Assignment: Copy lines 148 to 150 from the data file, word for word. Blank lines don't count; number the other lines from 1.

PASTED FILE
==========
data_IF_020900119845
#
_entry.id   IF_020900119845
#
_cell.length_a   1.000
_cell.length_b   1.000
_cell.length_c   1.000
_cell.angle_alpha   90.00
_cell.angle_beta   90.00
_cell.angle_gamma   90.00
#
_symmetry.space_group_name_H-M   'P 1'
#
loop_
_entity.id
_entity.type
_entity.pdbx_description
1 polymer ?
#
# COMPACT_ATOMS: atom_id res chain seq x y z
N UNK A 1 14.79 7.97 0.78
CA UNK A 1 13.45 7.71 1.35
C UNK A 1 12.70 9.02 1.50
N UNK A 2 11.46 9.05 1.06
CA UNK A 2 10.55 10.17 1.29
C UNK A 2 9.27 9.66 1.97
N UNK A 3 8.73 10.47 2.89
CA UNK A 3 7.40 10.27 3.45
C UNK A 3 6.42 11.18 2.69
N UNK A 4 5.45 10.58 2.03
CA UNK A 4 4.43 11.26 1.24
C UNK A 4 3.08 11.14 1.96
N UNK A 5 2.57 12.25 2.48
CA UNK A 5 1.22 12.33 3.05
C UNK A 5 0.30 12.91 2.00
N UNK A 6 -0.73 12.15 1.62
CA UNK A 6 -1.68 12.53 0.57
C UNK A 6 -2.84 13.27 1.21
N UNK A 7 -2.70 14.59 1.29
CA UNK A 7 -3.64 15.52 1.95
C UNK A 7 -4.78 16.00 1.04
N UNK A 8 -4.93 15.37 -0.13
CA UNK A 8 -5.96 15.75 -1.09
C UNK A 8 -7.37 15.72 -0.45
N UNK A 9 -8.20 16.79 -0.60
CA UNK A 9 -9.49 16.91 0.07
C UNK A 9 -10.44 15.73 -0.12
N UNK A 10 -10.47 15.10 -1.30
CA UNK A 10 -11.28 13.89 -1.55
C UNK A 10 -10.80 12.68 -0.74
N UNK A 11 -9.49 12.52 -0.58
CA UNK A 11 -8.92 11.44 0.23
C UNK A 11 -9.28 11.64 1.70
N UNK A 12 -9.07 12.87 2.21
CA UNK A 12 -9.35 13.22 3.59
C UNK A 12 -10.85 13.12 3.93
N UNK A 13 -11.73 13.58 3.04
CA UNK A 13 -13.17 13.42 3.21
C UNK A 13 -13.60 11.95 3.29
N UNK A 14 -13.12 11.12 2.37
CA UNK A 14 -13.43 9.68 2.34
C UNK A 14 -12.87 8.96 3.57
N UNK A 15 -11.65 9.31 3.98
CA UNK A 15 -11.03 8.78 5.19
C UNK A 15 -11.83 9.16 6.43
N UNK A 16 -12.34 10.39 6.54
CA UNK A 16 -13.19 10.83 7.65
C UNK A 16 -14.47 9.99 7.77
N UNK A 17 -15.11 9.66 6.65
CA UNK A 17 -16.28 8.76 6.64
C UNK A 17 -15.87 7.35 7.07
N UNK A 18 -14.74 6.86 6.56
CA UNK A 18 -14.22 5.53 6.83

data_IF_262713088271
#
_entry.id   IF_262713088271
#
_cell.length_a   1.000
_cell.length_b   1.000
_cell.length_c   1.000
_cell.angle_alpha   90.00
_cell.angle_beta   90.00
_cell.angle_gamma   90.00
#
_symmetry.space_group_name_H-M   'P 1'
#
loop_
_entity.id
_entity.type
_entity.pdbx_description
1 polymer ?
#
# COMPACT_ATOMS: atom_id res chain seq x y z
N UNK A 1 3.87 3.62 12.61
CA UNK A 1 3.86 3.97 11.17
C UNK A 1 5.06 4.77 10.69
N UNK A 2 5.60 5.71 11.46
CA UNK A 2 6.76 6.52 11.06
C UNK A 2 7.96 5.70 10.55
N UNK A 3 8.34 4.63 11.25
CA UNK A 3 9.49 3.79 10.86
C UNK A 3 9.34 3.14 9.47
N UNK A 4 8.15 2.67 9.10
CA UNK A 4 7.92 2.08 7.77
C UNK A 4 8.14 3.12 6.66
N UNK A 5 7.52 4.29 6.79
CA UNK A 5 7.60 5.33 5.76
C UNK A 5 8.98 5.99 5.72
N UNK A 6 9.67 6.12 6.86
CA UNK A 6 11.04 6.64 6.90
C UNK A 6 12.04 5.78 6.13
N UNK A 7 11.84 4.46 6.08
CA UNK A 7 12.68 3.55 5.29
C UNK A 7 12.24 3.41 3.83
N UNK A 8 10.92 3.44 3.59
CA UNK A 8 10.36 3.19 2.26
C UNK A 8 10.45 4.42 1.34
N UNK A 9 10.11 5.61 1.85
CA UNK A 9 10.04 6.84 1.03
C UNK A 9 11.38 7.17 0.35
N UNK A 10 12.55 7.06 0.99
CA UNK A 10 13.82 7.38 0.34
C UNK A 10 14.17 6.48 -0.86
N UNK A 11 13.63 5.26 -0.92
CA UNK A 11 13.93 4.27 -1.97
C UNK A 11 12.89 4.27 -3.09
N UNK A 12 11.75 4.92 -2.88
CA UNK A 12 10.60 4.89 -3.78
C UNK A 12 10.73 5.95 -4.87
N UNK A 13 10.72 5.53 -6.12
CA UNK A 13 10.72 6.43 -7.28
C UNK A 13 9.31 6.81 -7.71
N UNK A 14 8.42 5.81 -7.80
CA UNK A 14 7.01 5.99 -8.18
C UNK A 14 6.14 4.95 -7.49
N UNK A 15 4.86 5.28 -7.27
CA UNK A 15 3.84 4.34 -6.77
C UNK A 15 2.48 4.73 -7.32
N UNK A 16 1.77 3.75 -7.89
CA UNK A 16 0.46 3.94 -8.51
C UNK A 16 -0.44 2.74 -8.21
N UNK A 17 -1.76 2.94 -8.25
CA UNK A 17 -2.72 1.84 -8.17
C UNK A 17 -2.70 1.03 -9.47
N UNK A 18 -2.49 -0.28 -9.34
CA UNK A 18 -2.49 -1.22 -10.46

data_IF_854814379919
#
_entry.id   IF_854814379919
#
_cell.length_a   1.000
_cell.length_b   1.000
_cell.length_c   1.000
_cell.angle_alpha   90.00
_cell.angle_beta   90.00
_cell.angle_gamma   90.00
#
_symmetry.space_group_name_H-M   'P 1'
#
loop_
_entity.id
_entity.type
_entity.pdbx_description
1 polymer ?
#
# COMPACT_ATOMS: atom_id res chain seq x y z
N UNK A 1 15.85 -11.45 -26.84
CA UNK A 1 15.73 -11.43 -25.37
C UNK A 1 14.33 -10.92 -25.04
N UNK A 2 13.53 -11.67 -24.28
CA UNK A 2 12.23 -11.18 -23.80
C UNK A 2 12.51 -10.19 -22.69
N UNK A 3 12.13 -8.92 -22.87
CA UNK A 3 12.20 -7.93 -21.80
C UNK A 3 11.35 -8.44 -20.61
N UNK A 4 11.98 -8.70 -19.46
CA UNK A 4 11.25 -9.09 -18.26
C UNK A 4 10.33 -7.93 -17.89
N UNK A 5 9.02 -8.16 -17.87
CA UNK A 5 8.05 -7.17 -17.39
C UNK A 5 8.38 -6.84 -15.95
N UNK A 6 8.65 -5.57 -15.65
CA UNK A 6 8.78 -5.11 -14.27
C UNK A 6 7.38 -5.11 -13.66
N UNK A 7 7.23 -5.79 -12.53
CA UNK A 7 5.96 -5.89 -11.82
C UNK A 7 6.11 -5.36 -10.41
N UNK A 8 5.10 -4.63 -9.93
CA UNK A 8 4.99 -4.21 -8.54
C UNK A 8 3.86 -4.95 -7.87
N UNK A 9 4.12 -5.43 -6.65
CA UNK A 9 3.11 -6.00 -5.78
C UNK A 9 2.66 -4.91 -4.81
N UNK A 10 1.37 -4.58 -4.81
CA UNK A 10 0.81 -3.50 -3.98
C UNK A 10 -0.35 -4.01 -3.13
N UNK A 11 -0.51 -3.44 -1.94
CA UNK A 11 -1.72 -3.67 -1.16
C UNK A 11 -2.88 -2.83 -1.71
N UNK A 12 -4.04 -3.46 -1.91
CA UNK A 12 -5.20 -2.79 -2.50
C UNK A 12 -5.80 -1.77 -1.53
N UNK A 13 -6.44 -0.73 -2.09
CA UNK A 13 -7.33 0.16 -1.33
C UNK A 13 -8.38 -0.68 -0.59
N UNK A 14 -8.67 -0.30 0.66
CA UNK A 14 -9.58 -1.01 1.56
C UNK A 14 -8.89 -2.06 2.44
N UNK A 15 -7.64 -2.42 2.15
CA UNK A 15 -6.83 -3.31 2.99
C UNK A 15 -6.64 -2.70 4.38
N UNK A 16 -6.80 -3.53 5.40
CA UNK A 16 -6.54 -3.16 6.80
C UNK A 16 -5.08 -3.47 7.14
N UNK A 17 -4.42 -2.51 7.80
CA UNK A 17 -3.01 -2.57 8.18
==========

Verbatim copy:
#
_entry.id   IF_854814379919
#